Sunday, January 27, 2013

Workers Party - The secret behind being oh-so-"conciliatory" towards the PAP

In 2007, on the eve of the 2008 Financial Crisis, the major US automakers Ford and General Motors were in trouble. They would soon approach the US government for a bailout.

In contrast, Toyota was on the ascendant. The New York Times ran an article on the contrasting fortunes of the Japanese automaker vis-a-vis its US competitors.

The money quote came from James P. Womack, founder and chairman of the Lean Enterprise Institute:

“The last thing Toyota wants is for any of those guys to collapse.” For one thing, it could be politically disastrous for the Japanese company if it were considered responsible for the death of a grand American institution. “But it’s also completely worthless to Toyota in the market,” Womack adds. “They’re selling all the vehicles they can make already. What they actually want is just continuous, slow decline — decline at the same rate that they have the ability to organically expand. That’s the ideal world for them.”

Let me parse that for you with a few substitutions in case the parallel I have drawn is not clear enough.

“The last thing the Workers Party wants is for any of those guys to collapse.” For one thing, it could be politically disastrous for the opposition party if it were considered responsible for the death of a grand Singaporean institution. “But it’s also completely worthless to the Workers Party in the political landscape,” mjuse adds. “They’re winning all the seats they can win already. What they actually want is just continuous, slow decline — decline at the same rate that they have the ability to organically expand. That’s the ideal world for them.”

The general Singapore population is not ready for a government that is not majority PAP. As Yawning Bread has frequently put it, the average Singaporean is not desirous of a complete change in government; they just want the social compact of old renewed: surrender of civil rights, liberties and a robust democracy in exchange for economic growth and the good life.

The average Singaporean wants a bigger, more equitable slice of the pie. They don't have a problem with the baker who bakes the pie (other than his miserly ways) or the taste of the pie itself.

[As an aside, some very intelligent people have postulated that in today's consumerist, capitalist society, the pie is in fact rotten in toto. I am sympathetic to this argument. But then again, I'm a greenie. You can read more here.]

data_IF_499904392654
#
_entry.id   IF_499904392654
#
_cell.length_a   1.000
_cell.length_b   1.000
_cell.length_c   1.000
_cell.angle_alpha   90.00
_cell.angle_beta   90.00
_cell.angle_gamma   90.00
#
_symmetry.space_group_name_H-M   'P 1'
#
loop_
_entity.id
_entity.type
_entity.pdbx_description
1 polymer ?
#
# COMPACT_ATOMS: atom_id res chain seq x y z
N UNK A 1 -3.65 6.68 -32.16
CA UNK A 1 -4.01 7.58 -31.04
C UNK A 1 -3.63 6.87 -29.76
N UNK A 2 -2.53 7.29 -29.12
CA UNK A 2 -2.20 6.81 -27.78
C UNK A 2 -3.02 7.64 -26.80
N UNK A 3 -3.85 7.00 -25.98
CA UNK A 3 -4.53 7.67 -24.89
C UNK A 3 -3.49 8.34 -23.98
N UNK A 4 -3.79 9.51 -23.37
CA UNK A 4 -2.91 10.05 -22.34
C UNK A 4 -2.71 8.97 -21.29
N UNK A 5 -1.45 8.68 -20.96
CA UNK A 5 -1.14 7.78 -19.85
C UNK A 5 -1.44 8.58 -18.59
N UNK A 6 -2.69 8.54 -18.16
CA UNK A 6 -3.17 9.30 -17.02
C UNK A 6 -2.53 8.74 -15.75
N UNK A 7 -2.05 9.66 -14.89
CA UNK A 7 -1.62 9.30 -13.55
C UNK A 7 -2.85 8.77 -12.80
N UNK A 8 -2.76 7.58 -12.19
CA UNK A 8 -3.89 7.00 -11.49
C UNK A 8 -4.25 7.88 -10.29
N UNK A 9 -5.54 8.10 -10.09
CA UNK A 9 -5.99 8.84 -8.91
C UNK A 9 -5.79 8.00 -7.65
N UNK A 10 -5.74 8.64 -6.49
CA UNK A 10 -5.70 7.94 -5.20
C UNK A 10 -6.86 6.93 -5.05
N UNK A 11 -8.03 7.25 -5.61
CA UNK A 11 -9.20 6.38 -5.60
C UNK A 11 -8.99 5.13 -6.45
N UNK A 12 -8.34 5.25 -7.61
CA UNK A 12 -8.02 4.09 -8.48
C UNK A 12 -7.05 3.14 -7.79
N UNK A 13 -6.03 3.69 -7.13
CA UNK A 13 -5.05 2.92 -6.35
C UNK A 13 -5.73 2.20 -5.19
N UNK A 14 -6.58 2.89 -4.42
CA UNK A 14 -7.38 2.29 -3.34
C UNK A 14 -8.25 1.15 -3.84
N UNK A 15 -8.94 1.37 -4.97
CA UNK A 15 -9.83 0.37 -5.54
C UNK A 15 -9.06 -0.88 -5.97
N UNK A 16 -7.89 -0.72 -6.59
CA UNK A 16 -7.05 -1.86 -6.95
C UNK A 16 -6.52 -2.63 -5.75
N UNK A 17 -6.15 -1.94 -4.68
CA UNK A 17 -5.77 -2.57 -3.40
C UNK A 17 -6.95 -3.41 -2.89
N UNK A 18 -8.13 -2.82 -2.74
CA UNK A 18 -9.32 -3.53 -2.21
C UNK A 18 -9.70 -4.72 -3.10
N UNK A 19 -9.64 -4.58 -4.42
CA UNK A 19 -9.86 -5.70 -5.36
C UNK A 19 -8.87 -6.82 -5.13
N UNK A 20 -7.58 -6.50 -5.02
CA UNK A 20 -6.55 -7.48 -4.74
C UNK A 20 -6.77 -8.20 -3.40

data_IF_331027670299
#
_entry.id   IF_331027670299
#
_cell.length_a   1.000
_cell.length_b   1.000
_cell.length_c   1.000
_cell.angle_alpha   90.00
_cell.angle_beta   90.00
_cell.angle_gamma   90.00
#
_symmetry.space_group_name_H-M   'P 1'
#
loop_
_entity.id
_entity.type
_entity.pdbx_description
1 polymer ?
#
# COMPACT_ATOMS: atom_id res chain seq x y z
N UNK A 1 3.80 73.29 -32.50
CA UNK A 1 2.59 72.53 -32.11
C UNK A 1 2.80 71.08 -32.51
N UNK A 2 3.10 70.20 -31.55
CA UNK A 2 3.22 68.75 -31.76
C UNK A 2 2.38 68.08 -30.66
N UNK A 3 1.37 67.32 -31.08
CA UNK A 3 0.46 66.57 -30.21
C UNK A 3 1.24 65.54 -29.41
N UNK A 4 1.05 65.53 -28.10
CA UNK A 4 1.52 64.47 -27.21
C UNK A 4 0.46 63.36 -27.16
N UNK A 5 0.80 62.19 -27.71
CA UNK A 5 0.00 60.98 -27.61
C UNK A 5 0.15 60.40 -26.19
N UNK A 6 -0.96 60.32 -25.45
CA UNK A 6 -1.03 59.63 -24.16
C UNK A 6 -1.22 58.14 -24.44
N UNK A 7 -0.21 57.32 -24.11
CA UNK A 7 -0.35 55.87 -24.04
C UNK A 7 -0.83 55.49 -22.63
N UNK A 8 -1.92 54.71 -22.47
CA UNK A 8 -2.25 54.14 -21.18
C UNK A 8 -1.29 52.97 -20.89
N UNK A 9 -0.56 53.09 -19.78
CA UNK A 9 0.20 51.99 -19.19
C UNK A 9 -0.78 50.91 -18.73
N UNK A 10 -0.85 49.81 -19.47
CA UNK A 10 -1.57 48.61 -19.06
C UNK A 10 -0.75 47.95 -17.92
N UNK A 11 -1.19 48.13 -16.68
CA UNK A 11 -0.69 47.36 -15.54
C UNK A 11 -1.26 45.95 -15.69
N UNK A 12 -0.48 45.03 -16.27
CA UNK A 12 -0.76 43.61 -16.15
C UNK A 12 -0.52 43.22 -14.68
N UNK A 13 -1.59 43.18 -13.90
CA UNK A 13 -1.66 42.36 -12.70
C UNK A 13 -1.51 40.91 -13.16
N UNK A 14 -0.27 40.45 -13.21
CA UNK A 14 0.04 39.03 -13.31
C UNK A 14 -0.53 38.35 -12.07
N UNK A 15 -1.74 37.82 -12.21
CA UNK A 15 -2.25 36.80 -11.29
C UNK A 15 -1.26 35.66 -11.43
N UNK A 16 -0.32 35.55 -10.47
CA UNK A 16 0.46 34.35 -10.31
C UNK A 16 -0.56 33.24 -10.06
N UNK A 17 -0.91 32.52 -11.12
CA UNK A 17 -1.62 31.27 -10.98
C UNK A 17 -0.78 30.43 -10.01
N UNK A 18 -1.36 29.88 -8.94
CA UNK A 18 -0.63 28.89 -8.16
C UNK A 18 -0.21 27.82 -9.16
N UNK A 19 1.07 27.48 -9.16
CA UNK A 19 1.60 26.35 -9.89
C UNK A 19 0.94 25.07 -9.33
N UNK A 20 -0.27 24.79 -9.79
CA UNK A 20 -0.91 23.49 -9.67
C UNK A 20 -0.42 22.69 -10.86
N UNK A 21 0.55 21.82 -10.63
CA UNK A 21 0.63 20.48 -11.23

I don't buy the argument about Workers Party wanting to be a "co-driver" to keep the PAP on its toes. Politics is ultimately about power, and the Workers Party eventually wants to be in the driver's seat. So, why mess with something that has worked? Given the realities of our population's sentiments, PAP-lite is the way to go if a political party wants to eventually come to power in Singapore. Low Thia Khiang obviously understands this. Anything more radical than that is a path to political marginalization.

I know educated urbane professionals who, while they have problems with the PAP's arrogance and high-handedness, have difficulty imagining a post-PAP Singapore. These are the middle class folks who decide the shape of our political landscape.

So, when the WP says that they will work with the PAP going forward, I keep getting that creepy tingly feeling like a brush of cold fingers across the back of the neck. And I'm not even a PAP flunky.

Keep your friends close, but keep your enemies closer. *Shudder*.

One further thing. You might think that I'm referring only to the PAP in the above paragraph when I state that the Workers Party wants a slow decline. Really, that applies equally to all the other opposition parties. The WP is cannibalizing the opposition vote where they can.

Ironically, the beneficiary of the decline in the vote share of the other opposition parties could well be the PAP, if voting tactically is no longer something to consider as the WP becomes more significant in Singapore politics and less differentiated from the PAP.

As one last aside, differentiating themselves further by casting themselves more left or right of the PAP/WP, or carving out a niche issue in which they enjoy strong support could be a viable strategy in the future for an opposition party to play kingmaker, in the event coalition government ever comes to Singapore.

Tuesday, January 22, 2013

Facebook’s Graph Search

Have you heard of Facebook’s Graph Search? You should. The buzz has been everywhere these few days. Wired Magazine has an article on it, but it’s a little too much of a cheerleader for Facebook for me. Still it gives a good overview of Graph Search.